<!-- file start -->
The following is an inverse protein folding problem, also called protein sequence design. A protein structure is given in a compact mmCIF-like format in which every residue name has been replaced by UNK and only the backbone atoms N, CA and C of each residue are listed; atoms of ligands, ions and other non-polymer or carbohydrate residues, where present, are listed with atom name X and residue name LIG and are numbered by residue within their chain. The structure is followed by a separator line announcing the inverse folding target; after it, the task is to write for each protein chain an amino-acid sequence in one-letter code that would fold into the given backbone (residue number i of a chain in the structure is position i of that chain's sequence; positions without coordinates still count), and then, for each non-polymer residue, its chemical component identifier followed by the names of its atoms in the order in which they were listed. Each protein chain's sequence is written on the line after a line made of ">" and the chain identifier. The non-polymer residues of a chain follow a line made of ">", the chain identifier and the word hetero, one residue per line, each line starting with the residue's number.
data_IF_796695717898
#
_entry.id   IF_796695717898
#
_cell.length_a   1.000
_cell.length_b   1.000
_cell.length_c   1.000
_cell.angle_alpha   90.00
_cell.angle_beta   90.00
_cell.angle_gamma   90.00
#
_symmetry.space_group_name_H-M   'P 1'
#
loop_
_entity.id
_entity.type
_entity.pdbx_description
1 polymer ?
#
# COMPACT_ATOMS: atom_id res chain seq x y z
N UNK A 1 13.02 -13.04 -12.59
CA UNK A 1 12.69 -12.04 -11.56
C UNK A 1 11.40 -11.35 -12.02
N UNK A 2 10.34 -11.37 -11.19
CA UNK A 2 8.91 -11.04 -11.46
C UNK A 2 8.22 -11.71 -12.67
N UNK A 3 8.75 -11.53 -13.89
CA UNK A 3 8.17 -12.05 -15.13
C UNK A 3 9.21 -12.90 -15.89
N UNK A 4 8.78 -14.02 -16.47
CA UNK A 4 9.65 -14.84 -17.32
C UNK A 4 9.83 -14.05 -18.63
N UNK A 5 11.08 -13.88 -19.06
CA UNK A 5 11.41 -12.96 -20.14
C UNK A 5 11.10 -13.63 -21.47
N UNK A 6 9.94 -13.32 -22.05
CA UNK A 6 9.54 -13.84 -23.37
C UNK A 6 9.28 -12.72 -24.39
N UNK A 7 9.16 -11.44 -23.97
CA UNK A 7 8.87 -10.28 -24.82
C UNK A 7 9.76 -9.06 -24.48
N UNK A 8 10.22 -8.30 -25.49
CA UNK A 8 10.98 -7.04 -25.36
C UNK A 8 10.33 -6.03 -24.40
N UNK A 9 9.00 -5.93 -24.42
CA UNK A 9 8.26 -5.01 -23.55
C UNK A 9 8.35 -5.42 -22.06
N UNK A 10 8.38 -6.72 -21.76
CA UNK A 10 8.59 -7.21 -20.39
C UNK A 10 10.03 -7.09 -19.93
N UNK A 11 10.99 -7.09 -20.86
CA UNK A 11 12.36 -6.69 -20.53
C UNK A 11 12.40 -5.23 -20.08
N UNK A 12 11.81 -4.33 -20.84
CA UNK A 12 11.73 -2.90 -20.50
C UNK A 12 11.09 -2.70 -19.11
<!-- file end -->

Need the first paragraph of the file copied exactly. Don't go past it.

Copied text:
The following is an inverse protein folding problem, also called protein sequence design. A protein structure is given in a compact mmCIF-like format in which every residue name has been replaced by UNK and only the backbone atoms N, CA and C of each residue are listed; atoms of ligands, ions and other non-polymer or carbohydrate residues, where present, are listed with atom name X and residue name LIG and are numbered by residue within their chain. The structure is followed by a separator line announcing the inverse folding target; after it, the task is to write for each protein chain an amino-acid sequence in one-letter code that would fold into the given backbone (residue number i of a chain in the structure is position i of that chain's sequence; positions without coordinates still count), and then, for each non-polymer residue, its chemical component identifier followed by the names of its atoms in the order in which they were listed. Each protein chain's sequence is written on the line after a line made of ">" and the chain identifier. The non-polymer residues of a chain follow a line made of ">", the chain identifier and the word hetero, one residue per line, each line starting with the residue's number.